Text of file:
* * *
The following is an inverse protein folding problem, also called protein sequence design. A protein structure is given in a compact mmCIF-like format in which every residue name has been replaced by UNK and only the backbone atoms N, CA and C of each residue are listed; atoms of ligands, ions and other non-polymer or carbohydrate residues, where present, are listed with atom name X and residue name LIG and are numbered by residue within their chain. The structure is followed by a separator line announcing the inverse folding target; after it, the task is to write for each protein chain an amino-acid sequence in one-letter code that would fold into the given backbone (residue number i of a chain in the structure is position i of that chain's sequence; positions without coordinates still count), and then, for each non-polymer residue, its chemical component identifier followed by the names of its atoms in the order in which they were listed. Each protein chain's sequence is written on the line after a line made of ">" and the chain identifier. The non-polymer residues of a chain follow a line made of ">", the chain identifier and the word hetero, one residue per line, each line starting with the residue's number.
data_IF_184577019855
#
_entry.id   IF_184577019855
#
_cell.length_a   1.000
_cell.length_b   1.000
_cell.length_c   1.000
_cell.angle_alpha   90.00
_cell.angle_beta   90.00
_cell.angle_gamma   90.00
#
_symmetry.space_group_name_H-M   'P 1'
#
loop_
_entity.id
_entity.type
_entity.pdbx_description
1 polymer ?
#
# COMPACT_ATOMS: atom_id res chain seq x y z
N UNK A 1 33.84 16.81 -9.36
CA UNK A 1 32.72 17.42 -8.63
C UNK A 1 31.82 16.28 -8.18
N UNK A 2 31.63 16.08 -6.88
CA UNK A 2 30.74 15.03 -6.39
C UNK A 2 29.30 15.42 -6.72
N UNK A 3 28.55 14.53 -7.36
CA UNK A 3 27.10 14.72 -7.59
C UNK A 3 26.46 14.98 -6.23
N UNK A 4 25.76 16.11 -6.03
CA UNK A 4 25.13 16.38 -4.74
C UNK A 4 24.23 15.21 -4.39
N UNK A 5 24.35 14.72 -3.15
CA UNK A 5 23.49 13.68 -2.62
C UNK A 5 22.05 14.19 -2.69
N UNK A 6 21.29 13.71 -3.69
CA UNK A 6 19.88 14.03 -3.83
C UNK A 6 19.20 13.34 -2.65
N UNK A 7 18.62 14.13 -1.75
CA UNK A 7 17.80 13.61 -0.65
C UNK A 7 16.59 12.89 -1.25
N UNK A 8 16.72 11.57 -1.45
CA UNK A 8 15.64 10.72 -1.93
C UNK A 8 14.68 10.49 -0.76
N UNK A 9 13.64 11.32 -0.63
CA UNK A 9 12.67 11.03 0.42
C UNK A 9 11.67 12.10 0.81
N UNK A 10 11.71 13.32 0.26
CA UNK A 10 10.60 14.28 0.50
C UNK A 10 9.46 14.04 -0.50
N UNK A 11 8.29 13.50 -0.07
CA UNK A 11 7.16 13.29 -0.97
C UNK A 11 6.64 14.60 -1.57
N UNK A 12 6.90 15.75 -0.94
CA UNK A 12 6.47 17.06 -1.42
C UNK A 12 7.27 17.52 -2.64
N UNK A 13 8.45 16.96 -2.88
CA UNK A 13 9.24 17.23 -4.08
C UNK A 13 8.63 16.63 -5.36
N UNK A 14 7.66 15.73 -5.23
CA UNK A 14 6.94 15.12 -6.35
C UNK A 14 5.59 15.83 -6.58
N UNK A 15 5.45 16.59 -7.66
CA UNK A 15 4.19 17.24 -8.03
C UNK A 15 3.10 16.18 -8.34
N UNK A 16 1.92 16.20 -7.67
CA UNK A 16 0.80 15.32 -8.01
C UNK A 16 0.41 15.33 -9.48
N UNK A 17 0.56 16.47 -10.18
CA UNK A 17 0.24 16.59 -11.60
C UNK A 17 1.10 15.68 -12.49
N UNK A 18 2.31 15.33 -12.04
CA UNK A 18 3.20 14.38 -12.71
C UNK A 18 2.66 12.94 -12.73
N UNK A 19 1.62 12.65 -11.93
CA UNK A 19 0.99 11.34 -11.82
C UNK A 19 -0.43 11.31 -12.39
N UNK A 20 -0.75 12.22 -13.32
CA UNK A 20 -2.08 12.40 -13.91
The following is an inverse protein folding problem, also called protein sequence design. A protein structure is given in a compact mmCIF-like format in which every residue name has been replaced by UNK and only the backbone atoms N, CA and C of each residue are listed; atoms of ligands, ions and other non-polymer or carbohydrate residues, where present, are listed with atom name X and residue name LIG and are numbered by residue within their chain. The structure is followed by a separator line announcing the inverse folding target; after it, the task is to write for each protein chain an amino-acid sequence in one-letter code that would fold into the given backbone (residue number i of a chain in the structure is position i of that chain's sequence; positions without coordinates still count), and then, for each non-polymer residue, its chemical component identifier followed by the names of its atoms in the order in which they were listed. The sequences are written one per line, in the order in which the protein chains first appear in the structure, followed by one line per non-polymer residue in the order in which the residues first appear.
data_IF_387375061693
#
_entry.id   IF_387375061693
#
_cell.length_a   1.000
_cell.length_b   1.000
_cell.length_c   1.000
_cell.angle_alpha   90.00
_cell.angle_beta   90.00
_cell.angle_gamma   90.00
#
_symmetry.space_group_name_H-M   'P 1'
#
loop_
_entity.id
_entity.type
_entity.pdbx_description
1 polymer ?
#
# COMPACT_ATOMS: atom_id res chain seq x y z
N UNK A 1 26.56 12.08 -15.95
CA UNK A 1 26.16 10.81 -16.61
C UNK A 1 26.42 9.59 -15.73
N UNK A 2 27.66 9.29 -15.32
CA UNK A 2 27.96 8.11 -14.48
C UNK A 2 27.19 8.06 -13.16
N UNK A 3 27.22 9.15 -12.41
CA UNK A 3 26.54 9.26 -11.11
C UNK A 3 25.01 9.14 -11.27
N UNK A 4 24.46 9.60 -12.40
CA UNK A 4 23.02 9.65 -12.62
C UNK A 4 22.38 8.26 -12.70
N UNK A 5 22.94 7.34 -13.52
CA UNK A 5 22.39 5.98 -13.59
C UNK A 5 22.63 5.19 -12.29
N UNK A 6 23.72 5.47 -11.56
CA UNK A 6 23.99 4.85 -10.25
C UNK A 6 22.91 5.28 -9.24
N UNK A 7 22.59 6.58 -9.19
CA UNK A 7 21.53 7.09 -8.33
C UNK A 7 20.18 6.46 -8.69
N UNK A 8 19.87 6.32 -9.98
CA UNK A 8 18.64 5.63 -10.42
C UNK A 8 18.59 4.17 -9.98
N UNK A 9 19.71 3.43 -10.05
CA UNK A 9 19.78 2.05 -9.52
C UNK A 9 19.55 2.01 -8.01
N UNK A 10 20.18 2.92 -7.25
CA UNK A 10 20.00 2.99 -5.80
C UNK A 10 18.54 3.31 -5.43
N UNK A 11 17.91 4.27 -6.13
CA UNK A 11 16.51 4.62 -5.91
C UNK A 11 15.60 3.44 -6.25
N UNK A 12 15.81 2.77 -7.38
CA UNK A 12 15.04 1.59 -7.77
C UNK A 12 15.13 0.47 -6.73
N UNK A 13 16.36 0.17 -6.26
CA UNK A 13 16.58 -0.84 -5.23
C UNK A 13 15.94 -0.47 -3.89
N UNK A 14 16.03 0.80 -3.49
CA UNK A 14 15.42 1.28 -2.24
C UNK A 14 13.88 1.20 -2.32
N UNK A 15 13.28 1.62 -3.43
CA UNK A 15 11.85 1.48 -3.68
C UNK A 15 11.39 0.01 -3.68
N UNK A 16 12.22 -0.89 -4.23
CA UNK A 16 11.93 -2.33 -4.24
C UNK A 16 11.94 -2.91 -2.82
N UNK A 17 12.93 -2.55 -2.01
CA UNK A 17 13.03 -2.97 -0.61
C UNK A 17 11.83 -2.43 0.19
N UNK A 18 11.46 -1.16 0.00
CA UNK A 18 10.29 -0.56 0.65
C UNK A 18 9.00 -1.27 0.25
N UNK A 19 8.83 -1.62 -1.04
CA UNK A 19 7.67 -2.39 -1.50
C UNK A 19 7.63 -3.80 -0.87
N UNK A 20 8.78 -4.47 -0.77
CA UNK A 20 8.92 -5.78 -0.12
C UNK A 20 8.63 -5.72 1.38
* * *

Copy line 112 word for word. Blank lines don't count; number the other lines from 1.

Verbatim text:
CA UNK A 4 23.02 9.65 -12.62